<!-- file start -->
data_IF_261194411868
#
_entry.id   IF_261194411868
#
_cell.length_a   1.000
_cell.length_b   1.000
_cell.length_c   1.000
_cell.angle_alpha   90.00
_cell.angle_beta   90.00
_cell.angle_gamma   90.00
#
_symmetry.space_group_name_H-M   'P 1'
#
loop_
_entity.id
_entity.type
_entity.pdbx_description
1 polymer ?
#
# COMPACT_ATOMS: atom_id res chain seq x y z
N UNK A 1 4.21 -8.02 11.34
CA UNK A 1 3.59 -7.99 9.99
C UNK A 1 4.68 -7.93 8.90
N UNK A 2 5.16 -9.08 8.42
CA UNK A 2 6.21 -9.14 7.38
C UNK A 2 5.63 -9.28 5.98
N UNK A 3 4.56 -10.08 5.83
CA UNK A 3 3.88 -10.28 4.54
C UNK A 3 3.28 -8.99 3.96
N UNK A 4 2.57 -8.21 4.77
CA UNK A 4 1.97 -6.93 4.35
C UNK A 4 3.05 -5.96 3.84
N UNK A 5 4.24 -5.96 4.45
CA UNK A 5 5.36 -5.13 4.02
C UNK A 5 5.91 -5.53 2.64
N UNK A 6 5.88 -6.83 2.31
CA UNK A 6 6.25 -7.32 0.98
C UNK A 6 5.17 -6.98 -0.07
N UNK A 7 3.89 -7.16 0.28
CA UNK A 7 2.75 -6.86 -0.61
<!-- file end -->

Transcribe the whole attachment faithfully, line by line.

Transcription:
data_IF_261194411868
#
_entry.id   IF_261194411868
#
_cell.length_a   1.000
_cell.length_b   1.000
_cell.length_c   1.000
_cell.angle_alpha   90.00
_cell.angle_beta   90.00
_cell.angle_gamma   90.00
#
_symmetry.space_group_name_H-M   'P 1'
#
loop_
_entity.id
_entity.type
_entity.pdbx_description
1 polymer ?
#
# COMPACT_ATOMS: atom_id res chain seq x y z
N UNK A 1 4.21 -8.02 11.34
CA UNK A 1 3.59 -7.99 9.99
C UNK A 1 4.68 -7.93 8.90
N UNK A 2 5.16 -9.08 8.42
CA UNK A 2 6.21 -9.14 7.38
C UNK A 2 5.63 -9.28 5.98
N UNK A 3 4.56 -10.08 5.83
CA UNK A 3 3.88 -10.28 4.54
C UNK A 3 3.28 -8.99 3.96
N UNK A 4 2.57 -8.21 4.77
CA UNK A 4 1.97 -6.93 4.35
C UNK A 4 3.05 -5.96 3.84
N UNK A 5 4.24 -5.96 4.45
CA UNK A 5 5.36 -5.13 4.02
C UNK A 5 5.91 -5.53 2.64
N UNK A 6 5.88 -6.83 2.31
CA UNK A 6 6.25 -7.32 0.98
C UNK A 6 5.17 -6.98 -0.07
N UNK A 7 3.89 -7.16 0.28
CA UNK A 7 2.75 -6.86 -0.61